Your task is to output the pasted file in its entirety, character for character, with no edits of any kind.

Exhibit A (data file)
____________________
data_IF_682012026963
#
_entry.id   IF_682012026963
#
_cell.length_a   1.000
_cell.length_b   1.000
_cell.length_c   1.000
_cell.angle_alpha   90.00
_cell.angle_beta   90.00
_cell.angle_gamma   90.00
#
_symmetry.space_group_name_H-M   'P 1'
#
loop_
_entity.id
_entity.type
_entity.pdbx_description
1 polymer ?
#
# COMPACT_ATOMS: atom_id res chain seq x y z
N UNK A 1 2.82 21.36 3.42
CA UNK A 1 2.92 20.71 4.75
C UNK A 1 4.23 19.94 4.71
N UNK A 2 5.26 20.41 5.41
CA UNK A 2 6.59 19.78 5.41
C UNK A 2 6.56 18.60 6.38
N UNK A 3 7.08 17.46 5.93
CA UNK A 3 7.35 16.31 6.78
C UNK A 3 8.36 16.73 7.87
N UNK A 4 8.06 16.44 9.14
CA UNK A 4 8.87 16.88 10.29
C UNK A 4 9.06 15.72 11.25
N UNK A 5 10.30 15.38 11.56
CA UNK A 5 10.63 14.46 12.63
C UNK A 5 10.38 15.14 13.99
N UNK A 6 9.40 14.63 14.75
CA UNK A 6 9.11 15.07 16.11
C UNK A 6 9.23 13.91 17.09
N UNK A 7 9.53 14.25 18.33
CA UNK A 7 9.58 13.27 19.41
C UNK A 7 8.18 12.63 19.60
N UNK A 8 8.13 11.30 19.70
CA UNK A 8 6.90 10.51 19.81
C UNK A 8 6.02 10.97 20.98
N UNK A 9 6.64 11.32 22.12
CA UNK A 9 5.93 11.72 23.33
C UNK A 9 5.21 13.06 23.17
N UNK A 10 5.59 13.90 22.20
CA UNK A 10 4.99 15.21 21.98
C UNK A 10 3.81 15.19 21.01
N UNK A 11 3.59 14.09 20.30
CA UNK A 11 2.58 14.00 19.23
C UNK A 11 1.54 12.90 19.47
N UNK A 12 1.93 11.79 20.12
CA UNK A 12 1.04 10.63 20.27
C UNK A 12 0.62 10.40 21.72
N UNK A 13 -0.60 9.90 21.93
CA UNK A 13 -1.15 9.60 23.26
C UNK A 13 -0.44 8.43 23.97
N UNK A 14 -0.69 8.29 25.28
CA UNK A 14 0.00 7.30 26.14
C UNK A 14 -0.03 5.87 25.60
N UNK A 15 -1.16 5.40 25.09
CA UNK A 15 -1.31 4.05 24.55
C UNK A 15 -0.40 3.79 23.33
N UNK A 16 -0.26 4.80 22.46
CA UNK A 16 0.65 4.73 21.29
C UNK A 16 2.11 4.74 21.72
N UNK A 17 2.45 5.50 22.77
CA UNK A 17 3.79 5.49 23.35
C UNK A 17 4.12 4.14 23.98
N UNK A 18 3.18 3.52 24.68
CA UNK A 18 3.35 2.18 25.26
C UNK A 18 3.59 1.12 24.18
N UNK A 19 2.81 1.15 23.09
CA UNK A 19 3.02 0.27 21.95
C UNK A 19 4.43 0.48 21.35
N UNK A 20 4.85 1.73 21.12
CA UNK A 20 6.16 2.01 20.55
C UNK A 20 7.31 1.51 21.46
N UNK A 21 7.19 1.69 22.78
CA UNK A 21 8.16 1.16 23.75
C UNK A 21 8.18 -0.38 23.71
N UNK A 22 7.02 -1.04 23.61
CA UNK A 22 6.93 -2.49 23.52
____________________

data_IF_682012026963
#
_entry.id   IF_682012026963
#
_cell.length_a   1.000
_cell.length_b   1.000
_cell.length_c   1.000
_cell.angle_alpha   90.00
_cell.angle_beta   90.00
_cell.angle_gamma   90.00
#
_symmetry.space_group_name_H-M   'P 1'
#
loop_
_entity.id
_entity.type
_entity.pdbx_description
1 polymer ?
#
# COMPACT_ATOMS: atom_id res chain seq x y z
N UNK A 1 2.82 21.36 3.42
CA UNK A 1 2.92 20.71 4.75
C UNK A 1 4.23 19.94 4.71
N UNK A 2 5.26 20.41 5.41
CA UNK A 2 6.59 19.78 5.41
C UNK A 2 6.56 18.60 6.38
N UNK A 3 7.08 17.46 5.93
CA UNK A 3 7.35 16.31 6.78
C UNK A 3 8.36 16.73 7.87
N UNK A 4 8.06 16.44 9.14
CA UNK A 4 8.87 16.88 10.29
C UNK A 4 9.06 15.72 11.25
N UNK A 5 10.30 15.38 11.56
CA UNK A 5 10.63 14.46 12.63
C UNK A 5 10.38 15.14 13.99
N UNK A 6 9.40 14.63 14.75
CA UNK A 6 9.11 15.07 16.11
C UNK A 6 9.23 13.91 17.09
N UNK A 7 9.53 14.25 18.33
CA UNK A 7 9.58 13.27 19.41
C UNK A 7 8.18 12.63 19.60
N UNK A 8 8.13 11.30 19.70
CA UNK A 8 6.90 10.51 19.81
C UNK A 8 6.02 10.97 20.98
N UNK A 9 6.64 11.32 22.12
CA UNK A 9 5.93 11.72 23.33
C UNK A 9 5.21 13.06 23.17
N UNK A 10 5.59 13.90 22.20
CA UNK A 10 4.99 15.21 21.98
C UNK A 10 3.81 15.19 21.01
N UNK A 11 3.59 14.09 20.30
CA UNK A 11 2.58 14.00 19.23
C UNK A 11 1.54 12.90 19.47
N UNK A 12 1.93 11.79 20.12
CA UNK A 12 1.04 10.63 20.27
C UNK A 12 0.62 10.40 21.72
N UNK A 13 -0.60 9.90 21.93
CA UNK A 13 -1.15 9.60 23.26
C UNK A 13 -0.44 8.43 23.97
N UNK A 14 -0.69 8.29 25.28
CA UNK A 14 0.00 7.30 26.14
C UNK A 14 -0.03 5.87 25.60
N UNK A 15 -1.16 5.40 25.09
CA UNK A 15 -1.31 4.05 24.55
C UNK A 15 -0.40 3.79 23.33
N UNK A 16 -0.26 4.80 22.46
CA UNK A 16 0.65 4.73 21.29
C UNK A 16 2.11 4.74 21.72
N UNK A 17 2.45 5.50 22.77
CA UNK A 17 3.79 5.49 23.35
C UNK A 17 4.12 4.14 23.98
N UNK A 18 3.18 3.52 24.68
CA UNK A 18 3.35 2.18 25.26
C UNK A 18 3.59 1.12 24.18
N UNK A 19 2.81 1.15 23.09
CA UNK A 19 3.02 0.27 21.95
C UNK A 19 4.43 0.48 21.35
N UNK A 20 4.85 1.73 21.12
CA UNK A 20 6.16 2.01 20.55
C UNK A 20 7.31 1.51 21.46
N UNK A 21 7.19 1.69 22.78
CA UNK A 21 8.16 1.16 23.75
C UNK A 21 8.18 -0.38 23.71
N UNK A 22 7.02 -1.04 23.61
CA UNK A 22 6.93 -2.49 23.52